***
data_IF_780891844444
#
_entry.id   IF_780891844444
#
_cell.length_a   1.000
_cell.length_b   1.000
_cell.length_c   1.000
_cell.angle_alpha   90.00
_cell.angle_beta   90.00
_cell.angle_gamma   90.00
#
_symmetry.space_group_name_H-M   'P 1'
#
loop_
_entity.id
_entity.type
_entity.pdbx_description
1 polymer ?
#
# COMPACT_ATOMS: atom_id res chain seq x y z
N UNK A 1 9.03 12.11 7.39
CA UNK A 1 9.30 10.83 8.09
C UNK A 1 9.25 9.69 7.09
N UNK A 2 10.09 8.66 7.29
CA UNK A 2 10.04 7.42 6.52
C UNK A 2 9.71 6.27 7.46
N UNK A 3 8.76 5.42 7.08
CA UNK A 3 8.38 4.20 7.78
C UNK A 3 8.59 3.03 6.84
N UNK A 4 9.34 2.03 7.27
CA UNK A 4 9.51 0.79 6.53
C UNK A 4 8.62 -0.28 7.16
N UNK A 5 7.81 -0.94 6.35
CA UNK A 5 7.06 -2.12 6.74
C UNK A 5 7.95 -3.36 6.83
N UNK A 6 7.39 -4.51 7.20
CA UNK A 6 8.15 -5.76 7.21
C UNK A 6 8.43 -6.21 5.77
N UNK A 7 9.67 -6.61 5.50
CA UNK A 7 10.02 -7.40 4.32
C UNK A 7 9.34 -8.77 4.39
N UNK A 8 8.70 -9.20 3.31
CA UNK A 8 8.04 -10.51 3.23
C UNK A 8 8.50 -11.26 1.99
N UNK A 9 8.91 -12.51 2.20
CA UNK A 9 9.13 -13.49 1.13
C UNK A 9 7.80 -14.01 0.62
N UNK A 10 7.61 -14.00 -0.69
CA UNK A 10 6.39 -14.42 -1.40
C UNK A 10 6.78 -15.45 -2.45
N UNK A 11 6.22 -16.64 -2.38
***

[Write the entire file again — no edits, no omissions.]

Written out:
data_IF_780891844444
#
_entry.id   IF_780891844444
#
_cell.length_a   1.000
_cell.length_b   1.000
_cell.length_c   1.000
_cell.angle_alpha   90.00
_cell.angle_beta   90.00
_cell.angle_gamma   90.00
#
_symmetry.space_group_name_H-M   'P 1'
#
loop_
_entity.id
_entity.type
_entity.pdbx_description
1 polymer ?
#
# COMPACT_ATOMS: atom_id res chain seq x y z
N UNK A 1 9.03 12.11 7.39
CA UNK A 1 9.30 10.83 8.09
C UNK A 1 9.25 9.69 7.09
N UNK A 2 10.09 8.66 7.29
CA UNK A 2 10.04 7.42 6.52
C UNK A 2 9.71 6.27 7.46
N UNK A 3 8.76 5.42 7.08
CA UNK A 3 8.38 4.20 7.78
C UNK A 3 8.59 3.03 6.84
N UNK A 4 9.34 2.03 7.27
CA UNK A 4 9.51 0.79 6.53
C UNK A 4 8.62 -0.28 7.16
N UNK A 5 7.81 -0.94 6.35
CA UNK A 5 7.06 -2.12 6.74
C UNK A 5 7.95 -3.36 6.83
N UNK A 6 7.39 -4.51 7.20
CA UNK A 6 8.15 -5.76 7.21
C UNK A 6 8.43 -6.21 5.77
N UNK A 7 9.67 -6.61 5.50
CA UNK A 7 10.02 -7.40 4.32
C UNK A 7 9.34 -8.77 4.39
N UNK A 8 8.70 -9.20 3.31
CA UNK A 8 8.04 -10.51 3.23
C UNK A 8 8.50 -11.26 1.99
N UNK A 9 8.91 -12.51 2.20
CA UNK A 9 9.13 -13.49 1.13
C UNK A 9 7.80 -14.01 0.62
N UNK A 10 7.61 -14.00 -0.69
CA UNK A 10 6.39 -14.42 -1.40
C UNK A 10 6.78 -15.45 -2.45
N UNK A 11 6.22 -16.64 -2.38